I'm Breaking This Rule With My Melt Up Thesis... Here's Why

The Weekend Edition is pulled from the daily Stansberry Digest.


I am pretty dumbfounded that it happened again...

I was asked to ring the opening bell at the Nasdaq this past December in New York. It was the second time in 2019 that I'd rung the bell.

Even though I've done it a number of times over the years, ringing the bell never gets old. It's an iconic part of Wall Street history.

I never imagined that this kid from Florida would be called up to give speeches or ring the bell. But that's exactly what has happened... several times now. I'm thankful and honored.

I thought back to a speech I gave at the New York Stock Exchange ("NYSE") nearly eight years ago. Let me share one PowerPoint slide from that 2012 speech with you...

"Conditions are in place for the greatest asset bubble in all of history," I told the crowd back then.

Let me explain something important about that 2012 crowd, though...

The last thing they wanted to hear about was a potential Melt Up in stocks...

The crowd I spoke to at the NYSE was a brilliant group of investors – but they were also dyed-in-the-wool value investors.

It's hard to understand from the outside... But there are cliques among types of investors, and unwritten – but very real – rules among those cliques.

One of the rules among value investors is that it's totally uncool to talk about (or even worse, predict) coming asset bubbles. It's seen as unseemly – or low class.

Even if they could see the value in the markets, I knew I would be seen as a complete fool for talking about staying in stocks to see higher prices. And I knew I would be considered a fool in this crowd for making a bold prediction.

You don't want to set yourself up to be seen as a fool among your peers. Normally, as a speaker, you give the audience what they want.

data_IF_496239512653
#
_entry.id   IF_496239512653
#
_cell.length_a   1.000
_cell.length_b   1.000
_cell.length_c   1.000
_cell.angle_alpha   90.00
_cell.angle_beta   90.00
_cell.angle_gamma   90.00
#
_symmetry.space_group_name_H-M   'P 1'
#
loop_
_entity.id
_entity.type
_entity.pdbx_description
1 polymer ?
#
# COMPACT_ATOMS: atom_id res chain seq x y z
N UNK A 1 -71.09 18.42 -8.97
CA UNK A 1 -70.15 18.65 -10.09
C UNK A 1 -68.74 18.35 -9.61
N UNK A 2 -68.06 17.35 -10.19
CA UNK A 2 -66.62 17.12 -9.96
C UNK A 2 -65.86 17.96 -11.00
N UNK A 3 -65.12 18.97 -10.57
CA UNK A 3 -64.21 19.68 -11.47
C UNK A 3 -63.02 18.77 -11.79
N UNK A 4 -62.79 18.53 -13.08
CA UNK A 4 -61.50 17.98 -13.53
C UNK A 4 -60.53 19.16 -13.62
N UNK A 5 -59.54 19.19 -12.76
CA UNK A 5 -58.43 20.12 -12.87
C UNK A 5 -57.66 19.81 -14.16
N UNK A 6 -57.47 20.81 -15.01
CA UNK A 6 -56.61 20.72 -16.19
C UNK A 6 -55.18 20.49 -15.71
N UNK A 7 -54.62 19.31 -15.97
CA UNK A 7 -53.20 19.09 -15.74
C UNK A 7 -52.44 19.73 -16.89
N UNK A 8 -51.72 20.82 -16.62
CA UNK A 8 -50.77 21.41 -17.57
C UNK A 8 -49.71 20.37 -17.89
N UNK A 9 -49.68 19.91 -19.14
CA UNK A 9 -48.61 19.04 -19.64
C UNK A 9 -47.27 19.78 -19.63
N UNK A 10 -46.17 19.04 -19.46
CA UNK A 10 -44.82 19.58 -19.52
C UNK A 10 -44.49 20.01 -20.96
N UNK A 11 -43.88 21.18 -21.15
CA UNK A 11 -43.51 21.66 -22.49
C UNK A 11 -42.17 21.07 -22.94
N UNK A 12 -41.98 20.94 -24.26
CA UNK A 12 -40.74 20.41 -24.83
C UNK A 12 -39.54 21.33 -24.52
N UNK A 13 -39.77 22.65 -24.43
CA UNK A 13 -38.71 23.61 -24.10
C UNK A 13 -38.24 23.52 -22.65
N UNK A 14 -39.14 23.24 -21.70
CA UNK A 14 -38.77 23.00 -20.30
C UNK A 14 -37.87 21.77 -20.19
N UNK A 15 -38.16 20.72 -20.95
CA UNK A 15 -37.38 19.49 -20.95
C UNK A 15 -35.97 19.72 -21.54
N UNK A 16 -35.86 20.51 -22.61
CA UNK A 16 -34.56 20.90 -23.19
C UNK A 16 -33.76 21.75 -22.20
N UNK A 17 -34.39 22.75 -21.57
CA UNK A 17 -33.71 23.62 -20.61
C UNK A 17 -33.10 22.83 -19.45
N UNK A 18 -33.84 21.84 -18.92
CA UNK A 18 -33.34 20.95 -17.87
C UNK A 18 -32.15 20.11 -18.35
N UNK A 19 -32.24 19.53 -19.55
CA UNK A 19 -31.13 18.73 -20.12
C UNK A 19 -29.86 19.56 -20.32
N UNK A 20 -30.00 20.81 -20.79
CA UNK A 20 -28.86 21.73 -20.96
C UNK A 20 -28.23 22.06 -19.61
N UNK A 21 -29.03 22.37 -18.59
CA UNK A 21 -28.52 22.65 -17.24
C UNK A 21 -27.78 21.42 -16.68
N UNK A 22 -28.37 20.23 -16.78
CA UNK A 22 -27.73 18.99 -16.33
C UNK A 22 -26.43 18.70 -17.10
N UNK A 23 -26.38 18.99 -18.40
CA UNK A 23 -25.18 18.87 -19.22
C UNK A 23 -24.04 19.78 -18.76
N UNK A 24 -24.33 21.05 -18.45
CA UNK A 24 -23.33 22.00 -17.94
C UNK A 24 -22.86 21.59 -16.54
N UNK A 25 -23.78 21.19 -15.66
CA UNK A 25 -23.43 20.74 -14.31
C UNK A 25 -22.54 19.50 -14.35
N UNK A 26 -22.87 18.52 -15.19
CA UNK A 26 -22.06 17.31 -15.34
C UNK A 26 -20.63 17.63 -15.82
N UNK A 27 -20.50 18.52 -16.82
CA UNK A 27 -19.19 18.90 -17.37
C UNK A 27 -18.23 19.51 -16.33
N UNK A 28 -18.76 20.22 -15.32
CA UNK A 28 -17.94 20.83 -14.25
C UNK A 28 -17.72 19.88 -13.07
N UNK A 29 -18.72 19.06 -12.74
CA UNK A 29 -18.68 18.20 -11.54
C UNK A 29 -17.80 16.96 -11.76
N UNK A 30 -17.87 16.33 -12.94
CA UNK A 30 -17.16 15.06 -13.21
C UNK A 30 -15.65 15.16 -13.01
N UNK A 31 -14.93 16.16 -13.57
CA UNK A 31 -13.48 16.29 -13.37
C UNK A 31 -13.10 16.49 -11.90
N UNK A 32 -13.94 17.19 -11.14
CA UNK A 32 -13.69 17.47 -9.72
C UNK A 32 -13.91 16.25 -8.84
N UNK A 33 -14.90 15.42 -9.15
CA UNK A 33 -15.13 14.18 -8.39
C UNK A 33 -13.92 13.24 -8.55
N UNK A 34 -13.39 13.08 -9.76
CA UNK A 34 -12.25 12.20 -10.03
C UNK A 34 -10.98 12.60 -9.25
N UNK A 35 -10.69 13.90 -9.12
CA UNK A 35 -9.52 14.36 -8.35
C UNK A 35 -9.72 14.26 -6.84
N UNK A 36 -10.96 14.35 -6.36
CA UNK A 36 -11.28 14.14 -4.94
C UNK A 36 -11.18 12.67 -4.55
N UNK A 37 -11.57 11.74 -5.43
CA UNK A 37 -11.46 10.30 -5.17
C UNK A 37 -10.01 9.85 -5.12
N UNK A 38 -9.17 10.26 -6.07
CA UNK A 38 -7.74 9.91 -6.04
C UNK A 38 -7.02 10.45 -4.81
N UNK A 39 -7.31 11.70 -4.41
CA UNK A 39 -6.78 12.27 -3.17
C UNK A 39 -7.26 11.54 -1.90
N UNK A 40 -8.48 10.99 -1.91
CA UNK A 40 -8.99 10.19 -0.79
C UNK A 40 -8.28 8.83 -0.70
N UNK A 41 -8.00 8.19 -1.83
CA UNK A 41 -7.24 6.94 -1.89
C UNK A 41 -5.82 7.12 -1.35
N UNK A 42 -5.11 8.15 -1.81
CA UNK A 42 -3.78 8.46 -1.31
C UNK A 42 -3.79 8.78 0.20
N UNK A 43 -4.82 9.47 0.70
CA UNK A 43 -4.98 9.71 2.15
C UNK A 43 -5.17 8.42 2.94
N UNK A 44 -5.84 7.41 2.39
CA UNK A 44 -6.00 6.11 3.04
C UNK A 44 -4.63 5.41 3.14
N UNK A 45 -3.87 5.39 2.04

But the billionaire who invited me to ring the bell told me to speak my mind, whatever was on it. So I did. And I was 100% right. (The billionaire reminds me of that NYSE speech every year. He e-mailed me again a couple of months ago, just checking in.)

I hope the crowd took my advice back then. (And I hope you have, too!) As you know, I've been bullish for a decade now, and stocks have been on an incredible run.

I also rang the closing bell at the NYSE last April – another important time for me...

I was invited by the folks from KraneShares – asset managers specializing in China funds. (Actually, I banged the gavel at the close... It's a two-man operation up there – one man bangs a gavel, and one rings the bell.)

Immediately after the closing bell, we premiered my China movie, New Money, inside the halls of the NYSE – with a couple hundred friends, family members, and subscribers in attendance. Since that premiere, New Money has more than 5.4 million views on YouTube.

Both of these "bell ringings" marked milestones for me...

  • I'm incredibly proud of my bold and longstanding call for a Melt Up in stock prices. I'm proud that I stood up in front of a "hostile" crowd in 2012 and told them what they didn't want to hear.